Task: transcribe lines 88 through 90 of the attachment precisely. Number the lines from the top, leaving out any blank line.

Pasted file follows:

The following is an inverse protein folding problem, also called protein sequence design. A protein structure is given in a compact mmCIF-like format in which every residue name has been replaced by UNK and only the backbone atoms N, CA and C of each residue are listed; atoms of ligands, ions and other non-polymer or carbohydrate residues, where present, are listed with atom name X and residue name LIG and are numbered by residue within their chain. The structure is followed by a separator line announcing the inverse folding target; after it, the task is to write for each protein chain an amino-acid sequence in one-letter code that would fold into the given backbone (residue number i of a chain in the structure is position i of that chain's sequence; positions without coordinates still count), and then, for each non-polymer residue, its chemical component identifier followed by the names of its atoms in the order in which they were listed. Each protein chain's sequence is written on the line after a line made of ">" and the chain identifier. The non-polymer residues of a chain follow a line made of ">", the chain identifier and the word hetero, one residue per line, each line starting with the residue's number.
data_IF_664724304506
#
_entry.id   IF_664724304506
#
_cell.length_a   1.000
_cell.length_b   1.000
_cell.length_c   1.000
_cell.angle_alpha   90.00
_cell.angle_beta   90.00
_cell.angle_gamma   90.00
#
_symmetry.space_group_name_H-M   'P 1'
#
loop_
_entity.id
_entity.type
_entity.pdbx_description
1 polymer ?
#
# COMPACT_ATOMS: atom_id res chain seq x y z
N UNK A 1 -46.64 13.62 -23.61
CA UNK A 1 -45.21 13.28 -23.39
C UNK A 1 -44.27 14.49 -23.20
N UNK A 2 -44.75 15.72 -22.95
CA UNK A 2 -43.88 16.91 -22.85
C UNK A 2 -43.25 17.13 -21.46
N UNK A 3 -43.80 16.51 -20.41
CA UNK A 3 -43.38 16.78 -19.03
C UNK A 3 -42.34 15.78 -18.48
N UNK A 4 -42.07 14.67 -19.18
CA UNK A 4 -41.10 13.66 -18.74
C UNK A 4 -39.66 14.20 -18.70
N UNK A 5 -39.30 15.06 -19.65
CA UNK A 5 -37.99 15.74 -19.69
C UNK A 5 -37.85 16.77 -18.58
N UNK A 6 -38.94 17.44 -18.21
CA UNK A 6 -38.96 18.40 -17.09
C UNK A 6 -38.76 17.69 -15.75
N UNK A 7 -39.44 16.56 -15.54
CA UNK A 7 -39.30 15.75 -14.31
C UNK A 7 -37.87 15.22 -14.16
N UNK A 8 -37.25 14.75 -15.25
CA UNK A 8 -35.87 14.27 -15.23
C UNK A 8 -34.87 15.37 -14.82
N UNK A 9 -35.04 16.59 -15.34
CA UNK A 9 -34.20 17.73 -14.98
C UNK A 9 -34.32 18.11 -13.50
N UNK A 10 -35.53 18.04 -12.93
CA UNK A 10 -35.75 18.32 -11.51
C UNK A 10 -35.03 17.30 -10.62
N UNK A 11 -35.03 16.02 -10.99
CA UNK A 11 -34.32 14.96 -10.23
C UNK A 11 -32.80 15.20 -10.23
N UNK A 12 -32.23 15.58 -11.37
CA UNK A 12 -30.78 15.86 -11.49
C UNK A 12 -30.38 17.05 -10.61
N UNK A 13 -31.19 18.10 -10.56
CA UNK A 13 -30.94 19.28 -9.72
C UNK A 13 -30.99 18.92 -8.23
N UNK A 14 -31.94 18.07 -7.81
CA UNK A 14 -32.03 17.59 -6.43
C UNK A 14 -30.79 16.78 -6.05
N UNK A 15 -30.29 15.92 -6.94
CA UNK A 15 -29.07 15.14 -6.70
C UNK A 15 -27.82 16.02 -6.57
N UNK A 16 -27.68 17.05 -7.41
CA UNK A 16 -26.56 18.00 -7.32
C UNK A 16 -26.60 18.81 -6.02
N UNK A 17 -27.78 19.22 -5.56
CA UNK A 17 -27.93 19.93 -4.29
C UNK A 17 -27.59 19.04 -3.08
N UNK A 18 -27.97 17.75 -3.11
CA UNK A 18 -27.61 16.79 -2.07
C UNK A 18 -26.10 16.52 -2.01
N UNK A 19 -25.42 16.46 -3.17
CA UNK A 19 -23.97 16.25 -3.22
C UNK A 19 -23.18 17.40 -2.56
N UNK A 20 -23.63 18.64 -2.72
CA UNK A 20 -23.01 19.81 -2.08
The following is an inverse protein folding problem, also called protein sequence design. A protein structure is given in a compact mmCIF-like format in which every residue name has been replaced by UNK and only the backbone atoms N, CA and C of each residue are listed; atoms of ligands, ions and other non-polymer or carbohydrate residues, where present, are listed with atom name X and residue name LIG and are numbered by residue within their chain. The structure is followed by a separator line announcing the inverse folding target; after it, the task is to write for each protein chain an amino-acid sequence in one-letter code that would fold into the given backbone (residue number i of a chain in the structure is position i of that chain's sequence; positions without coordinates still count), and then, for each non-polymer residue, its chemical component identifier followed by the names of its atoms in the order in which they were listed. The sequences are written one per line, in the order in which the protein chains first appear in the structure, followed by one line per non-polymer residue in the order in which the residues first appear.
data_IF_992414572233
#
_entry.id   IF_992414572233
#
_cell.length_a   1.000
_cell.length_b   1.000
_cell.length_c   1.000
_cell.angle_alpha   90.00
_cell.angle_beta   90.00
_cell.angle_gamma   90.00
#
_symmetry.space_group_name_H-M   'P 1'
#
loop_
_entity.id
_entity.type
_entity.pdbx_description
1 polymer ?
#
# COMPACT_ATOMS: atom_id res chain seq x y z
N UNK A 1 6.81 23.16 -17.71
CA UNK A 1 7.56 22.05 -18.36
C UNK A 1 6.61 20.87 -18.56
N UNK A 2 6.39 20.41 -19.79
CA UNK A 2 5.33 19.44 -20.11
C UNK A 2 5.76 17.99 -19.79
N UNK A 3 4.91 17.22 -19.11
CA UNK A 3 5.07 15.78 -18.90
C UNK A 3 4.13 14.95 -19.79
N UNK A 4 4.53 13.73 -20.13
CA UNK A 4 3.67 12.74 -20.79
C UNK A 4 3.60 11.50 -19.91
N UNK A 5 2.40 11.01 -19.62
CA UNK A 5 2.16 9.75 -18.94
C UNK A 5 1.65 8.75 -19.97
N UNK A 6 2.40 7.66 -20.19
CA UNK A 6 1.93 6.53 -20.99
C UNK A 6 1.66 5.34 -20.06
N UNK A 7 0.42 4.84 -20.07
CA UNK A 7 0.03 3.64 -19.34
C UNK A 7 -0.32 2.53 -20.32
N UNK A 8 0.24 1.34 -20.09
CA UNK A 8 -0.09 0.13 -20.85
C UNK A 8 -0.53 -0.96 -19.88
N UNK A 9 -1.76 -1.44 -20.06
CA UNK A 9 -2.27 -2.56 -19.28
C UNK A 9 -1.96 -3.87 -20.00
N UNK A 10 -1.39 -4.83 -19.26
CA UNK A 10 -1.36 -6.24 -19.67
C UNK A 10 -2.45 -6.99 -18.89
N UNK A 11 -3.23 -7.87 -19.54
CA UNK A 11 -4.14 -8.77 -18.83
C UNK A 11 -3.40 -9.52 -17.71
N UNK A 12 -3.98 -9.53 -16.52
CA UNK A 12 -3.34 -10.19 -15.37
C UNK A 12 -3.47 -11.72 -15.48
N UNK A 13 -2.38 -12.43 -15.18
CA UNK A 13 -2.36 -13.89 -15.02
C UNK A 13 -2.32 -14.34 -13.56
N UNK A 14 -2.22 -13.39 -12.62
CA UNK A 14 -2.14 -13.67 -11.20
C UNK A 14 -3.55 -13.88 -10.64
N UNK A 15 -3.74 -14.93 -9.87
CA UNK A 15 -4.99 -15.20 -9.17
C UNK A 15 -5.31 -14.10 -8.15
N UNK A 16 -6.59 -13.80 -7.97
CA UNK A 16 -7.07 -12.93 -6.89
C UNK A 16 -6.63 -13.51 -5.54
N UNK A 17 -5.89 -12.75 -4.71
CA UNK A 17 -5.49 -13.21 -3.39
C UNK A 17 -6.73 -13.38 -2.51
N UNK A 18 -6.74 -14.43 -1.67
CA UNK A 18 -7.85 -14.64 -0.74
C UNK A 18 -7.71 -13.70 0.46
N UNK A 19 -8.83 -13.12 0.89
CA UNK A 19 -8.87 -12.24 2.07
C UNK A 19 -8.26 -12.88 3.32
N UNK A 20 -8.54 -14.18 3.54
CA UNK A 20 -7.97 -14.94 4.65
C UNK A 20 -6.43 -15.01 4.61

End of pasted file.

_cell.length_c   1.000
_cell.angle_alpha   90.00
_cell.angle_beta   90.00